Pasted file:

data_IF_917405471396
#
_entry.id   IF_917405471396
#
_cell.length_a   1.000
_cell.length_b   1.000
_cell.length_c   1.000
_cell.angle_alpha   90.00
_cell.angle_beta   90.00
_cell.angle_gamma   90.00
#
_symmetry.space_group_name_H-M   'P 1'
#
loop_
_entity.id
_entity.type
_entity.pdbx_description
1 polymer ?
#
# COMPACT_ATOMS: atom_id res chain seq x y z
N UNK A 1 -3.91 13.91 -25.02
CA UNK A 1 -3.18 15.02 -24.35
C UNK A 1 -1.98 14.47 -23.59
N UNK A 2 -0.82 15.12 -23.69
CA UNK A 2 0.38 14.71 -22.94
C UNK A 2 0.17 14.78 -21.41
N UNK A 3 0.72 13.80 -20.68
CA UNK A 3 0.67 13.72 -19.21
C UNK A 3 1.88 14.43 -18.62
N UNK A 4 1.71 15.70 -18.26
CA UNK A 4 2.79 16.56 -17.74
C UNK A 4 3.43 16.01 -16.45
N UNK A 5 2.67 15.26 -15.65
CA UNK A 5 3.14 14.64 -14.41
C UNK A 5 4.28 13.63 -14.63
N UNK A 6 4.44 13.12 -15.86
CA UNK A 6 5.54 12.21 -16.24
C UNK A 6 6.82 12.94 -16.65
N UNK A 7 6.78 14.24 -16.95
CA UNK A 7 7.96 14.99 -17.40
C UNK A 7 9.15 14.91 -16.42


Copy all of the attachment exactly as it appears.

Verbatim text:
data_IF_917405471396
#
_entry.id   IF_917405471396
#
_cell.length_a   1.000
_cell.length_b   1.000
_cell.length_c   1.000
_cell.angle_alpha   90.00
_cell.angle_beta   90.00
_cell.angle_gamma   90.00
#
_symmetry.space_group_name_H-M   'P 1'
#
loop_
_entity.id
_entity.type
_entity.pdbx_description
1 polymer ?
#
# COMPACT_ATOMS: atom_id res chain seq x y z
N UNK A 1 -3.91 13.91 -25.02
CA UNK A 1 -3.18 15.02 -24.35
C UNK A 1 -1.98 14.47 -23.59
N UNK A 2 -0.82 15.12 -23.69
CA UNK A 2 0.38 14.71 -22.94
C UNK A 2 0.17 14.78 -21.41
N UNK A 3 0.72 13.80 -20.68
CA UNK A 3 0.67 13.72 -19.21
C UNK A 3 1.88 14.43 -18.62
N UNK A 4 1.71 15.70 -18.26
CA UNK A 4 2.79 16.56 -17.74
C UNK A 4 3.43 16.01 -16.45
N UNK A 5 2.67 15.26 -15.65
CA UNK A 5 3.14 14.64 -14.41
C UNK A 5 4.28 13.63 -14.63
N UNK A 6 4.44 13.12 -15.86
CA UNK A 6 5.54 12.21 -16.24
C UNK A 6 6.82 12.94 -16.65
N UNK A 7 6.78 14.24 -16.95
CA UNK A 7 7.96 14.99 -17.40
C UNK A 7 9.15 14.91 -16.42